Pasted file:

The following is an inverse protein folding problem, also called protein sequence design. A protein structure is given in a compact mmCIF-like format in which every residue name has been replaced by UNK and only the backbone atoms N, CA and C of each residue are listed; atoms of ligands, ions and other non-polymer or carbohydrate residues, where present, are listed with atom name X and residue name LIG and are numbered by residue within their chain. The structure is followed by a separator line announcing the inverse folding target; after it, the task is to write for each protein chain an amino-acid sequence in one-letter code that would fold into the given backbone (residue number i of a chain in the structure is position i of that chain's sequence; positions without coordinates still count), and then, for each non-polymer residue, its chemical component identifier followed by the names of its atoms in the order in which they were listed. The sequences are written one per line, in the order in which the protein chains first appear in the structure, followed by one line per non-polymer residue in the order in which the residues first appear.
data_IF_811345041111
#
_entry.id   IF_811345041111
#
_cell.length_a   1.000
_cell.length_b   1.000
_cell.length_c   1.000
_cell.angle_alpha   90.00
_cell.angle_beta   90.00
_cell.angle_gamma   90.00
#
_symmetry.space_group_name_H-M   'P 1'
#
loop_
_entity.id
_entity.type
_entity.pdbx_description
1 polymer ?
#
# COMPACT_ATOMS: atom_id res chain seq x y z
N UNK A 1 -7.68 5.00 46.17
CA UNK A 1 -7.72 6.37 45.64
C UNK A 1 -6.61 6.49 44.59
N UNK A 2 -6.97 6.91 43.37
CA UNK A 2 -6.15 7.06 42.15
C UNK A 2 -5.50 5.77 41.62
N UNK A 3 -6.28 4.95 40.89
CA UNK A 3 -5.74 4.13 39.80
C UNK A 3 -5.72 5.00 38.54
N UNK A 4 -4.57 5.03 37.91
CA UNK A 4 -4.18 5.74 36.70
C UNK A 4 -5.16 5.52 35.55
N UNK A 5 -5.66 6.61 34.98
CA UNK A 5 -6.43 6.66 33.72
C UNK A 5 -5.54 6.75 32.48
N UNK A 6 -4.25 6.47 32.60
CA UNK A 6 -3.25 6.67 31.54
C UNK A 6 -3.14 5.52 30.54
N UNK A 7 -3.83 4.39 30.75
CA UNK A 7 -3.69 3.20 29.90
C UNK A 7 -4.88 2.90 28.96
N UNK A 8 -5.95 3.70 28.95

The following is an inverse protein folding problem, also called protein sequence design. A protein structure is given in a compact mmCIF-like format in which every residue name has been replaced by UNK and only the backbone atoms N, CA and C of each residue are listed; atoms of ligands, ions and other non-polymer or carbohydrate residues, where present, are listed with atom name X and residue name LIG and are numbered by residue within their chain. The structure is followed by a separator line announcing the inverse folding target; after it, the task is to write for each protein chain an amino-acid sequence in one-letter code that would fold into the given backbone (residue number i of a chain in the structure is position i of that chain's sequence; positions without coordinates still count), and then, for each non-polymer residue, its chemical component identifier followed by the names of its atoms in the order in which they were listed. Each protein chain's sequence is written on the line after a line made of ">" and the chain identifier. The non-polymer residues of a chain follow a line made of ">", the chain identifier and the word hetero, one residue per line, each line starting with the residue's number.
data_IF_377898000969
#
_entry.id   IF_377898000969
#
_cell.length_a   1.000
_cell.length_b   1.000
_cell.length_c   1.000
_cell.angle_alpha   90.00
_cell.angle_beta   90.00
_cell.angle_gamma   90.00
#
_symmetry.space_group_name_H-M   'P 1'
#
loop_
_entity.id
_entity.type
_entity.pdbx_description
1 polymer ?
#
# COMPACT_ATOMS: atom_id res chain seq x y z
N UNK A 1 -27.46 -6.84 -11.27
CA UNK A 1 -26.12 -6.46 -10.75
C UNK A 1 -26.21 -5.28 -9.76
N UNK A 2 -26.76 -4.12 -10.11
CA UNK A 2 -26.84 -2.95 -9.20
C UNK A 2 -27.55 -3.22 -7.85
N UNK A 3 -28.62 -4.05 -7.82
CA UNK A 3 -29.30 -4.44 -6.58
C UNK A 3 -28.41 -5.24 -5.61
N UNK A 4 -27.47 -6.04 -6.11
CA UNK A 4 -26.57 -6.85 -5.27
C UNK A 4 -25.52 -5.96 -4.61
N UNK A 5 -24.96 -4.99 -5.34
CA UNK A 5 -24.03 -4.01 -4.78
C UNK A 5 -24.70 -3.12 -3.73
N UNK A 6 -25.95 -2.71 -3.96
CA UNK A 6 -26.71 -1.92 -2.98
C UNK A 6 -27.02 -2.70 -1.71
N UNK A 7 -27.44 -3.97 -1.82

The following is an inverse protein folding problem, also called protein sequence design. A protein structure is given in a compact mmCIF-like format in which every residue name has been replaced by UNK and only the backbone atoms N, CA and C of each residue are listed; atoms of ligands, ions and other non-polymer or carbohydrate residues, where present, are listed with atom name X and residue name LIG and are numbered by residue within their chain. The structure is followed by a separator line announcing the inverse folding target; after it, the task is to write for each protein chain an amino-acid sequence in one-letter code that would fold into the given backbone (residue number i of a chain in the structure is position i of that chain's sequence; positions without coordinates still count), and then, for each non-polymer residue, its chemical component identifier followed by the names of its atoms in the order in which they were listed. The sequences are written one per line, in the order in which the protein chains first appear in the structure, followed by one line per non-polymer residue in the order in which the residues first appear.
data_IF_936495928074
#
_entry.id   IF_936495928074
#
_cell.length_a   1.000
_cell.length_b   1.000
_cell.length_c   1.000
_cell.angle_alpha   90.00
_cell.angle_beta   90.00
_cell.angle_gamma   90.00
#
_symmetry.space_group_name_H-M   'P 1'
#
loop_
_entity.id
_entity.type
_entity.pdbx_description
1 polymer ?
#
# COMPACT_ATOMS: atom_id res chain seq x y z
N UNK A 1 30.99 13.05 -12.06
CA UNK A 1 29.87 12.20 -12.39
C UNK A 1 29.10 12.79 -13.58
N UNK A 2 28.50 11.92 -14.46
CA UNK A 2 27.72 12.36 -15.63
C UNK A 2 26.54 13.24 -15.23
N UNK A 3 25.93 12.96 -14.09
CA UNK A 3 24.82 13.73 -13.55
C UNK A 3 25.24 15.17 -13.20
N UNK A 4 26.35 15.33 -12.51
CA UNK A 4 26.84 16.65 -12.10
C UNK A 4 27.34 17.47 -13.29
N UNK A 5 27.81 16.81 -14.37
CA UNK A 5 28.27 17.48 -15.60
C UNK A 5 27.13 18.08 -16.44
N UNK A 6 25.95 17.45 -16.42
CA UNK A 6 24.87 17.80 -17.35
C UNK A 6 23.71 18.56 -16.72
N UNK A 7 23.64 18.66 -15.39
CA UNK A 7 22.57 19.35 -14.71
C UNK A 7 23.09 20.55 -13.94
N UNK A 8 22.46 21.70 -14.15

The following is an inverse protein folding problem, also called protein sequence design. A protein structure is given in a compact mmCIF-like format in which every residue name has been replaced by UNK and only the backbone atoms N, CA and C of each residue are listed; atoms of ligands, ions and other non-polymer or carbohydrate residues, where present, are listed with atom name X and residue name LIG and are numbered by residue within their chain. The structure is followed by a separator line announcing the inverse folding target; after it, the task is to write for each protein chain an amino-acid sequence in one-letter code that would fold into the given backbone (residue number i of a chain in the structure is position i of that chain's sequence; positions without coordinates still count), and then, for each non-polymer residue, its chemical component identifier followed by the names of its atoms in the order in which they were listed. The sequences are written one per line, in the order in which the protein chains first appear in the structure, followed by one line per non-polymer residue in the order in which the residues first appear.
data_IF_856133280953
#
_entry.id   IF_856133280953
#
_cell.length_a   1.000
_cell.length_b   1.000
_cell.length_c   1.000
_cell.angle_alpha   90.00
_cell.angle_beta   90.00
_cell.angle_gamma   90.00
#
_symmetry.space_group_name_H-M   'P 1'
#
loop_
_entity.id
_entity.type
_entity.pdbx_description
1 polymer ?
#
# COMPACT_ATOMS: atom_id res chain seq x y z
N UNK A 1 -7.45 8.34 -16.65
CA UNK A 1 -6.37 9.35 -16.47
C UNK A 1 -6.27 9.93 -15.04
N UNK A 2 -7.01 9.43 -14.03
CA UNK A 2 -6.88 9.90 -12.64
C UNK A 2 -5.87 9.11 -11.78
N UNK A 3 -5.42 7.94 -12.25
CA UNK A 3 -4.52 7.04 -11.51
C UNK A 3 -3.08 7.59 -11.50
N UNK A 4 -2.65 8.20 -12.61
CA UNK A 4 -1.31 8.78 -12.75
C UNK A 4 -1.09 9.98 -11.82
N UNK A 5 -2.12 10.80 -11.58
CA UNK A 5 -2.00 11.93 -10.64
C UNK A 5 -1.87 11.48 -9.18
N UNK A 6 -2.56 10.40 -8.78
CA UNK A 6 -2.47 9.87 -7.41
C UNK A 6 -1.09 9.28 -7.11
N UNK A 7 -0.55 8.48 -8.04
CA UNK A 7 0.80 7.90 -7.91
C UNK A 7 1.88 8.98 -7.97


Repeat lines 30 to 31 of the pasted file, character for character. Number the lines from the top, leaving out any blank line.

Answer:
C UNK A 3 -5.72 5.00 38.54
N UNK A 4 -4.57 5.03 37.91